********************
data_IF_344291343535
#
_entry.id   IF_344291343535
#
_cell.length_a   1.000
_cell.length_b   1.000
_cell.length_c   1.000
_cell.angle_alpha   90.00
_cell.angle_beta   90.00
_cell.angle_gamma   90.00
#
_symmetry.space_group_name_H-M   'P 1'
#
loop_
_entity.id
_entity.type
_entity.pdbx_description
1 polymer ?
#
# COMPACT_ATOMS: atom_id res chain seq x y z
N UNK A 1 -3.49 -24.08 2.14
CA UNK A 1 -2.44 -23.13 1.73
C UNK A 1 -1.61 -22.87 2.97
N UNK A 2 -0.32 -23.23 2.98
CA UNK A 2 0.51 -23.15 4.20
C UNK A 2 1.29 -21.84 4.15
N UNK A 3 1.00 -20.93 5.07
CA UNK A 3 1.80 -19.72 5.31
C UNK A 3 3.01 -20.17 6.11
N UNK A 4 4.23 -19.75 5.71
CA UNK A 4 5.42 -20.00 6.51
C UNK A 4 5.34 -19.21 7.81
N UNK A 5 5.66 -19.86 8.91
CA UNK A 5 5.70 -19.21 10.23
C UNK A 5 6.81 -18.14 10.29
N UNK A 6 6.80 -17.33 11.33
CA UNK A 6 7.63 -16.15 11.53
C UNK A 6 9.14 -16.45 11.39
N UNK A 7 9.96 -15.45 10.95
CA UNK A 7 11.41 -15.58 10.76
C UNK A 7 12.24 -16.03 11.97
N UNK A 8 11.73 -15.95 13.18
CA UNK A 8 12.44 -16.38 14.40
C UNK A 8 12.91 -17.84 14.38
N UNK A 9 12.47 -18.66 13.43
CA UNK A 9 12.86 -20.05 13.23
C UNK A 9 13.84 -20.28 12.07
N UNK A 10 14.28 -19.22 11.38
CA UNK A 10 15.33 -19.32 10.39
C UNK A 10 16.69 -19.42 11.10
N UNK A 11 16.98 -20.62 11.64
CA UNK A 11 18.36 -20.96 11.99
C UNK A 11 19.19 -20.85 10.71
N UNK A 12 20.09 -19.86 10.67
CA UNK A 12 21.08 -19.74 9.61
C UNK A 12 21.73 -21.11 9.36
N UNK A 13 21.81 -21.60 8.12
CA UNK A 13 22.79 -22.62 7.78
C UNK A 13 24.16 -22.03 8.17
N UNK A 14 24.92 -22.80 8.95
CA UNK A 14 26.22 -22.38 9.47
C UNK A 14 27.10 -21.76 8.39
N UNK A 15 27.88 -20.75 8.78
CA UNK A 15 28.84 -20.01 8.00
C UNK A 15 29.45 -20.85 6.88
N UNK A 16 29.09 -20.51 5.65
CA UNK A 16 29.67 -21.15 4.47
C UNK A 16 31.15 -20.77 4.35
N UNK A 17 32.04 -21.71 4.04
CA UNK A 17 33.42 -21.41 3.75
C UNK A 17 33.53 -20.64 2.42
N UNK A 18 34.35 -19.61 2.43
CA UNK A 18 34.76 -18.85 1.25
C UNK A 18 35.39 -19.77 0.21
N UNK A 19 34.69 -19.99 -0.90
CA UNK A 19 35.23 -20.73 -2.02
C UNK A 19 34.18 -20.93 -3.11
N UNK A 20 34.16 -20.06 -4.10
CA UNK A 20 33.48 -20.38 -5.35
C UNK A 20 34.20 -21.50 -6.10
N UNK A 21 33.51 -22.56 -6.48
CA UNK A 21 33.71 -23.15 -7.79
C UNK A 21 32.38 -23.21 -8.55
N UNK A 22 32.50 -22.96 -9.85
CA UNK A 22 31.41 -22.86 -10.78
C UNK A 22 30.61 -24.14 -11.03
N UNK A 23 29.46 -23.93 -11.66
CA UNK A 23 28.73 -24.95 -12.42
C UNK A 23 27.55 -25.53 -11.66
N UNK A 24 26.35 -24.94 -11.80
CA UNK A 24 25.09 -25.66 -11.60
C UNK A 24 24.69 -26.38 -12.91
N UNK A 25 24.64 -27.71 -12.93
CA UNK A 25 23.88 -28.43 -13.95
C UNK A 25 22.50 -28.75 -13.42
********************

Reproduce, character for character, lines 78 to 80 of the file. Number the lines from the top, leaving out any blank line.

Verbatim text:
N UNK A 20 34.16 -20.06 -4.10
CA UNK A 20 33.48 -20.38 -5.35
C UNK A 20 34.20 -21.50 -6.10